With production expected to rebound this year following the 2021 Prairie drought, the export outlook for Canadian lentils is brightening as well.
After suspending an 11% tariff on Canadian lentils in February – just seven months after slashing the same tariff from 33% - the government of India announced late last month the suspension would be extended through until March 31, 2023. Given the suspension was originally set to expire on Sept. 30, the move means the 2022 Canadian lentil crop has tariff-free access to the world’s biggest market until at least the spring.
“It’s certainly welcome news. India’s an important market for Canadian lentils and certainly, as a big exporter of lentils, we have a vested interest in seeing markets like in India and around the world recognize the quality and consistency of our product,” said Jeff English, vice-president of marketing and communications for Pulse Canada.
The global lentil trade is heavily influenced by public policy and supply and demand conditions in India. Indian tariff rates for Canadian lentils have generally ranged between 11% and 33% over the past couple of years. From 2015 to 2017, poor weather conditions and a decline in domestic production led India to import more lentils. However, more favourable weather conditions in more recent years have prompted the government to restrict imports.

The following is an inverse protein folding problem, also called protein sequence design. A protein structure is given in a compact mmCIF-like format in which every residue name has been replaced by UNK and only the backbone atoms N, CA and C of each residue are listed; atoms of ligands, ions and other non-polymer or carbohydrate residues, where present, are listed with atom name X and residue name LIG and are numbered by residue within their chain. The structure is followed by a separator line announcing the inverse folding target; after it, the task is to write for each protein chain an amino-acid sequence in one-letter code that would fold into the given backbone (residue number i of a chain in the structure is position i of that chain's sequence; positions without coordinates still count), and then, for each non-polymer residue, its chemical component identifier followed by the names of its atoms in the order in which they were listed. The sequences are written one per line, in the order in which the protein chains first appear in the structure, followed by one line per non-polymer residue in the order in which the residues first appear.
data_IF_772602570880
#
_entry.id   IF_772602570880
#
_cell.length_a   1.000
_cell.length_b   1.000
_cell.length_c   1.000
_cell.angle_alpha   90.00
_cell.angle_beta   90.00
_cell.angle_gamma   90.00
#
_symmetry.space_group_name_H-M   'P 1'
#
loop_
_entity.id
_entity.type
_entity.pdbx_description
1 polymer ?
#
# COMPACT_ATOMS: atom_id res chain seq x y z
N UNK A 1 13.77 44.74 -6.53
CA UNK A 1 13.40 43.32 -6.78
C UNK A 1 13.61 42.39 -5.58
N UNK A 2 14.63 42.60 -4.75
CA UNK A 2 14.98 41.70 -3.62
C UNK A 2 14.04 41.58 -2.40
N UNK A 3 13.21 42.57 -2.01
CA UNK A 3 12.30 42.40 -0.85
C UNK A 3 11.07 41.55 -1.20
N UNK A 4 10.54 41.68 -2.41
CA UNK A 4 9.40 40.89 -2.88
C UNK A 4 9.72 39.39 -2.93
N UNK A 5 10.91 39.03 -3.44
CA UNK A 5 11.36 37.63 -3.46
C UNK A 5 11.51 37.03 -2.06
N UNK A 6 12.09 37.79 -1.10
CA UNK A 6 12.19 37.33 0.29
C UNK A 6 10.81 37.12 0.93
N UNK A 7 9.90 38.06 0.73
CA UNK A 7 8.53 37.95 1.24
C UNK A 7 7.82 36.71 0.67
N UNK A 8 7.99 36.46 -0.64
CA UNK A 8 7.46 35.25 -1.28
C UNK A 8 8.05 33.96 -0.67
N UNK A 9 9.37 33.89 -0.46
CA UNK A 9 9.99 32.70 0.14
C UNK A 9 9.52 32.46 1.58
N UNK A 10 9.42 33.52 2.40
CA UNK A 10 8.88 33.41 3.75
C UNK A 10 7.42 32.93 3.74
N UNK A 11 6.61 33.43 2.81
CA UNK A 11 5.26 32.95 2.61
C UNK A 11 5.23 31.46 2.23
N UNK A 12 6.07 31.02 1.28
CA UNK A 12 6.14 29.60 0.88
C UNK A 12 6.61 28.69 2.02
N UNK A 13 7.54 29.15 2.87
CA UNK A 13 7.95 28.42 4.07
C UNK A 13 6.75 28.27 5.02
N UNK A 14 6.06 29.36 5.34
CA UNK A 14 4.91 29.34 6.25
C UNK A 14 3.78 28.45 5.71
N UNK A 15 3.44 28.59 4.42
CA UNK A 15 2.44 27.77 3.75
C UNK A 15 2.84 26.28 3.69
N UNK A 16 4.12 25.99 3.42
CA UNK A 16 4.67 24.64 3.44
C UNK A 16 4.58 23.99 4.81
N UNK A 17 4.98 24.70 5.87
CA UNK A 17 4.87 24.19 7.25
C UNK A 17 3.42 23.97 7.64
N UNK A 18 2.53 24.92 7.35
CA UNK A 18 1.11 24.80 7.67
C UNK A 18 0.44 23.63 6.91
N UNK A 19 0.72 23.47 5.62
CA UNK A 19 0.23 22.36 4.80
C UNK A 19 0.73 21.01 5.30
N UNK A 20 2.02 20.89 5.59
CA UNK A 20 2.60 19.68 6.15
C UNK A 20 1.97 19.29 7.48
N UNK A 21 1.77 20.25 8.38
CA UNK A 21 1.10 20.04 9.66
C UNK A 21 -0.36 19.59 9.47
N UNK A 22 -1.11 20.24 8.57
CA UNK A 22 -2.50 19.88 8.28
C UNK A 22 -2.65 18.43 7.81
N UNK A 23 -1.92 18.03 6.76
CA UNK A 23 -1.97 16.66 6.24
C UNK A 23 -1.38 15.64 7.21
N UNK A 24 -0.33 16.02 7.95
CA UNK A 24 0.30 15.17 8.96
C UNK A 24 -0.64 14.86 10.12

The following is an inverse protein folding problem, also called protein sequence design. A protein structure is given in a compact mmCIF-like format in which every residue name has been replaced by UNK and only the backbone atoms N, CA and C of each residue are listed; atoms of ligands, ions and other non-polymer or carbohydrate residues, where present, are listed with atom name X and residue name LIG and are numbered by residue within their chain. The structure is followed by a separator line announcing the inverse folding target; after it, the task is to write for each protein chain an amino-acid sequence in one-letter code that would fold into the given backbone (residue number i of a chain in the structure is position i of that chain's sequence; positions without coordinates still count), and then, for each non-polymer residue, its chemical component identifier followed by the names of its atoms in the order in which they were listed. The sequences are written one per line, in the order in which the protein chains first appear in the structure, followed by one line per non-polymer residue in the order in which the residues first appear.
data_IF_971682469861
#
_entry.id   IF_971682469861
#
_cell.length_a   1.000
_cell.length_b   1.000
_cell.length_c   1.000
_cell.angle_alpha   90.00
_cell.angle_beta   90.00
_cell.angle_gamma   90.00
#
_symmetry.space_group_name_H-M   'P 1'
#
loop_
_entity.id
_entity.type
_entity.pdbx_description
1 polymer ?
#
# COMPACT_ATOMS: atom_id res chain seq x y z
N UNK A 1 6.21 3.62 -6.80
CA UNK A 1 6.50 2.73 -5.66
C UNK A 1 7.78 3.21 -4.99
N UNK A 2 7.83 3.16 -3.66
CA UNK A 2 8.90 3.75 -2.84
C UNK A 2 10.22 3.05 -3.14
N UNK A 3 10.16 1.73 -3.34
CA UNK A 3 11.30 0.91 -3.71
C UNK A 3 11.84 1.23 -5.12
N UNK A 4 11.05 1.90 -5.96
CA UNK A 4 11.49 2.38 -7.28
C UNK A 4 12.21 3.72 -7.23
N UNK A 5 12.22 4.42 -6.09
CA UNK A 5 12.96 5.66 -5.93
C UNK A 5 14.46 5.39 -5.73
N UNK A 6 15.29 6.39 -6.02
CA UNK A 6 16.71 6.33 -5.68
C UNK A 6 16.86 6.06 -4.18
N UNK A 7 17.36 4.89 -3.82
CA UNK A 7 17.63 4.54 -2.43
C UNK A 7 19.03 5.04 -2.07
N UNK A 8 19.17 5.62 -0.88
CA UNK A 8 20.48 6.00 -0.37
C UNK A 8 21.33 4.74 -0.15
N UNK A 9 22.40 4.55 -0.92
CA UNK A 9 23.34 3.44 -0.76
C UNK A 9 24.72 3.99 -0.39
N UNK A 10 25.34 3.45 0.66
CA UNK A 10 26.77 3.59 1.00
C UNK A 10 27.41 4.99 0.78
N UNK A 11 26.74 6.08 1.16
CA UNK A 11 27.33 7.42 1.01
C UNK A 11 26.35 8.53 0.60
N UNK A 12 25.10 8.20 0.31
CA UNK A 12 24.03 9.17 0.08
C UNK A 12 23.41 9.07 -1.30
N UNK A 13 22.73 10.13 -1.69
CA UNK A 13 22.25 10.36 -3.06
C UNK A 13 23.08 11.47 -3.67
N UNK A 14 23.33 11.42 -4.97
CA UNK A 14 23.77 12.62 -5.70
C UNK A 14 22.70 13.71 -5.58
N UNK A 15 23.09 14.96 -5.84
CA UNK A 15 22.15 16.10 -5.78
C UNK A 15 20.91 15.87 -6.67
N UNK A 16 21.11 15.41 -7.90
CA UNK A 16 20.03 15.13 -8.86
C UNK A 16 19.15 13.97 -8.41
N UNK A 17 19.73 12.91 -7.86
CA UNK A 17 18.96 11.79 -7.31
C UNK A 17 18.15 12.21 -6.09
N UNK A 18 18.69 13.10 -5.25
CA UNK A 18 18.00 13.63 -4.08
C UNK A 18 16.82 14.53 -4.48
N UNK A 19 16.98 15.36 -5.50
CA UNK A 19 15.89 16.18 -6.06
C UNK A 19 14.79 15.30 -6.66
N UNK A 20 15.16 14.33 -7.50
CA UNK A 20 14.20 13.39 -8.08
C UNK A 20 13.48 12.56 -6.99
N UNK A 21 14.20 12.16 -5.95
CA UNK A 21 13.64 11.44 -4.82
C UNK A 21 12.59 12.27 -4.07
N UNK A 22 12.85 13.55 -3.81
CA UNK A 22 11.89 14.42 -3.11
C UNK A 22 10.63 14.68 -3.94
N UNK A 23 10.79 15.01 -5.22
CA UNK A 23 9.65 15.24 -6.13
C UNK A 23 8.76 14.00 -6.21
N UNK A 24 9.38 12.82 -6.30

The latest suspension of the Indian tariff has been linked to the government’s desire to counter rising worldwide food prices. India lentil consumption over the past 10 years has generally averaged about 50% more than its production.
Canadian lentil exports for 2021-22 are pegged by Agriculture Canada at just 1.5 million tonnes, down from 2.32 million a year earlier as production plummeted about 45% to 1.6 million tonnes due to the drought. However, with output expected to return to more normal levels this year, 2022-23 exports are forecast to climb to 2.1 million tonnes.
Canada exported C$510.4 million worth of lentils to India in 2021, which accounted for 77% of India’s total lentil imports, according to Ag Canada.
With Canada’s lentil crop looking closer to normal, English said the focus now is getting the crop in the bin and in position to be exported.
“It’s not quite there yet but harvest is quickly approaching,” he said. “(Another focus) is access to timely and needed rail service. In a year when we still have quite poor rail performance in terms of getting our product to port and off to export markets, what we’re focused on as we head into harvest. . . is to make sure that our railways know what’s coming because we’re expecting a larger crop than last year.” Click here to see more...